Learn why reducing carbon footprint is important?
What is carbon footprint? Why is it important to reduce it? What has it got to do with climate change? In this article, we attempt to answer these questions.
Carbon footprint is defined as the overall amount of various greenhouse gas emissions, primarily comprising carbon dioxide, emitted due to the actions and choices of an individual, organisation, or nation. Carbon footprint is often expressed as carbon dioxide (CO2) or carbon dioxide equivalent (CO2e). Most greenhouses gases such as CO2 and methane (CH4) are emitted through activities like land clearance, burning of fossil fuels and the production and consumption of various products and services.
To understand the importance of carbon footprint, you should think of it like an impression you would leave behind if you walked through wet cement. Such an impression traps and seals your imprint, and it remains intact for a long time. While you may not realise it, every choice you make either increases or reduces your carbon footprint. Each time you forget to switch off appliances, drive to work in your car, or buy bottled water, you are carving your carbon footprint deeper into the earth. Conversely, by switching off appliances, taking public transportation to work and using reusable bottles, you reduce your carbon footprint. As is apparent, your carbon footprint is like a permanent stamp of your actions on the planet, so it is critical to understand the importance of reducing carbon footprint.
There are many reasons why reducing carbon footprint is important. Let us look at the primary ones.
The most obvious reason why reducing carbon footprint is important is that it is adversely affecting the planet. Rising temperatures, year-long rain showers, tropical storms, wildfires, melting ice caps, and other unusual climate changes are a result of increasing CO2 emissions. Shifting precipitation patterns are affecting the growing patterns of plants. As a result, indigenous vegetation is moving to cooler climates. While sea levels are rising, shores are eroding, and ecosystems are getting destroyed. All of this leads to the displacement of various coastal cities and towns and the total disappearance of certain islands and island nations.
Wildlife preservation and conservation largely depends on specific weather patterns and vegetation. But climate change has led to shifts in vegetation, and the increasingly shifting temperature and weather patterns are threatening various wildlife species into extinction. For instance, upon arriving at their destinations, migratory birds find that plants have either not bloomed at all or bloomed too early. These factors cause starvation and, ultimately, extinction. Similarly, the hunting grounds for polar bears are destroyed due to melting Arctic ice caps. According to a study by Nature Conservancy, at least a quarter of the earth's species are expected to go extinct within the next 40 years if climate change continues to increase at the current rate.
Besides the environment and wildlife, increased carbon footprints can also impact human health, especially those of children residing in unhygienic and drought-prone areas. Climate change and drought interfere with the growth of food crops. This, in turn, results in the unavailability of crops and increased malnutrition. Moreover, droughts cause diarrheal diseases and compromises access to safe drinking water. Additionally, the compromised air quality index in most cities has led to an increase in the number of people suffering from respiratory issues like asthma, bronchitis, and allergies.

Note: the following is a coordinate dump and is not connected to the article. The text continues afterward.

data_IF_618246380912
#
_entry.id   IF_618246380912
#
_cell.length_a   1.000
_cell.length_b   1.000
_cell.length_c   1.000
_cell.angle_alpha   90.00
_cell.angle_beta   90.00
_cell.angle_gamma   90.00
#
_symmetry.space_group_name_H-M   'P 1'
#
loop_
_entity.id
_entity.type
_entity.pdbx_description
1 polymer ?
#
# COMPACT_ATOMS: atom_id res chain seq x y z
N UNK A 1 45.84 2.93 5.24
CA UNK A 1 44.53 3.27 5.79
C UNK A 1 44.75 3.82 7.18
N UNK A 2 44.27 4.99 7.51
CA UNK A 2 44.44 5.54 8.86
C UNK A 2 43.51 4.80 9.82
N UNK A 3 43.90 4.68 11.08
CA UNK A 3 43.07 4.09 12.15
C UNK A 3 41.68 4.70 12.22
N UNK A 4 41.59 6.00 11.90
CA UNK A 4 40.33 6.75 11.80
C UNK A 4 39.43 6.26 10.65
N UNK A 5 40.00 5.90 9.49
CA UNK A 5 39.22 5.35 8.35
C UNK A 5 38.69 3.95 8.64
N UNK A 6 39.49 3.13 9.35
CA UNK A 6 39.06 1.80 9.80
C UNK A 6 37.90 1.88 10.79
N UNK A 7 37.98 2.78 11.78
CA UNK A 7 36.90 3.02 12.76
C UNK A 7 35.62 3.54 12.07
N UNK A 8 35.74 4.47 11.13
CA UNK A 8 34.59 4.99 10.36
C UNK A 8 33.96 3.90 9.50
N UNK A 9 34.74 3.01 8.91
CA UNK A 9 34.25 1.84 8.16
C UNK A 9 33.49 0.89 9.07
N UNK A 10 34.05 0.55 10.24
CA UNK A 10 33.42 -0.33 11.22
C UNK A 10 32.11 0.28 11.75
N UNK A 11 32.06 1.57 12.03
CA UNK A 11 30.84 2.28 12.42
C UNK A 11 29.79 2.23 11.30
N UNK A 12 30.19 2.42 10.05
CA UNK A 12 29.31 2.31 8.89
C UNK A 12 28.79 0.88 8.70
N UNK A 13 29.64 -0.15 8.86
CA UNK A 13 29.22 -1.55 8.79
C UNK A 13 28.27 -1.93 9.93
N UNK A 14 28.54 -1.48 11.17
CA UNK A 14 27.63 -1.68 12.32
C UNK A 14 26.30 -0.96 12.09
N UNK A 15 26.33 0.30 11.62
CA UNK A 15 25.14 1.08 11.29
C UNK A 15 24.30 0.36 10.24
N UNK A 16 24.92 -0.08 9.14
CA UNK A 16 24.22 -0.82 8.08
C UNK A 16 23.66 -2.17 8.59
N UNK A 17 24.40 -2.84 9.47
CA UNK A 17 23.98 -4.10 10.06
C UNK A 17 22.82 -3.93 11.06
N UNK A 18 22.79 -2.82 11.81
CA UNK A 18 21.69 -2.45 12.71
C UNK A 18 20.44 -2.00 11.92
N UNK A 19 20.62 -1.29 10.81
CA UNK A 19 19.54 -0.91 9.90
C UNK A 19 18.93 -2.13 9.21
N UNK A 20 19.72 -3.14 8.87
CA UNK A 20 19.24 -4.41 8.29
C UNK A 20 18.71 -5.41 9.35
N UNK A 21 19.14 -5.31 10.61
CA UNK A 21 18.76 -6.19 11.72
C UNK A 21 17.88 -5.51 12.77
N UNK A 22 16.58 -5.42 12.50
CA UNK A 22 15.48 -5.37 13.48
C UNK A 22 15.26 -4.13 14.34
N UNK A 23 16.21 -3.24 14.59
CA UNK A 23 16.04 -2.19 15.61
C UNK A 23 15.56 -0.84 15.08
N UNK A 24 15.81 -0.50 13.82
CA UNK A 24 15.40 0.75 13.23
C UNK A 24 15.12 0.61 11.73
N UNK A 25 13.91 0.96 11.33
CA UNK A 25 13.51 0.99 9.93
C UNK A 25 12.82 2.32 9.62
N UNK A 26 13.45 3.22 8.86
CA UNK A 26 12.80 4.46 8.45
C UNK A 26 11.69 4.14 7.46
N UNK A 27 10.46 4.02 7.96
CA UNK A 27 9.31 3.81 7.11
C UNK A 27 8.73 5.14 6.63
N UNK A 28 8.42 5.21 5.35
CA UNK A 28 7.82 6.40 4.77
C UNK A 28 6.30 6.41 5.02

The importance of reducing carbon footprint can also be attributed to the fact that it poses a significant threat to the economy. Several studies have shown that climate change affects countries that depend on their land for agricultural and natural resources. For instance, in India, farms have witnessed lowered crop yields. Similarly, the famous New England lobster industry in Maine, USA, is threatened due to increasing carbon footprint with catching rates plummeting. This is impacting Maine's economic growth significantly. Additionally, rising water temperatures are threatening the survival of coral reefs putting a major dent in the economy.
We can do several things to control our carbon footprints on a personal level. Studies have proven that the environmental impact of switching to energy-efficient appliances in your home can be significant because the generation of electricity leaves a large footprint.
For example, 20% of your electricity bill is attributable to electricity lighting your house. By replacing your incandescent tube lights and bulbs with Compact fluorescent lamps (CFL bulbs), you can reduce your monthly electricity consumption by 75%. Now let’s say there are 140 million homes in an Indian city. If each house in the city replaced its incandescent lightbulb with a CFL bulb, it would save enough energy to power over 3 million homes in a year while reducing annual emissions by the equivalent of taking over 800,000 cars off the road.
Another obvious solution is to switch to hybrid electric vehicles (HEVs), plug-in hybrid electric vehicles (PHEVs), and all-electric vehicles (EVs). These vehicles typically produce lower tailpipe emissions compared to petrol or diesel vehicles. A study by the U.S. Department of Energy showed that the annual emissions per EVs were less than 5000 pounds of CO2e, whereas those for PHEVs and HEVs 5500 and 6000 pounds of CO2e, respectively. In comparison, petrol and diesel vehicles generated annual emissions per vehicle exceeding 12,000 pounds of CO2e – more than double of carbon emissions from EVs, PHEVs and HEVs.
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*Disclaimer: This article is for information purposes only. We recommend you get in touch with your income tax advisor or CA for expert advice.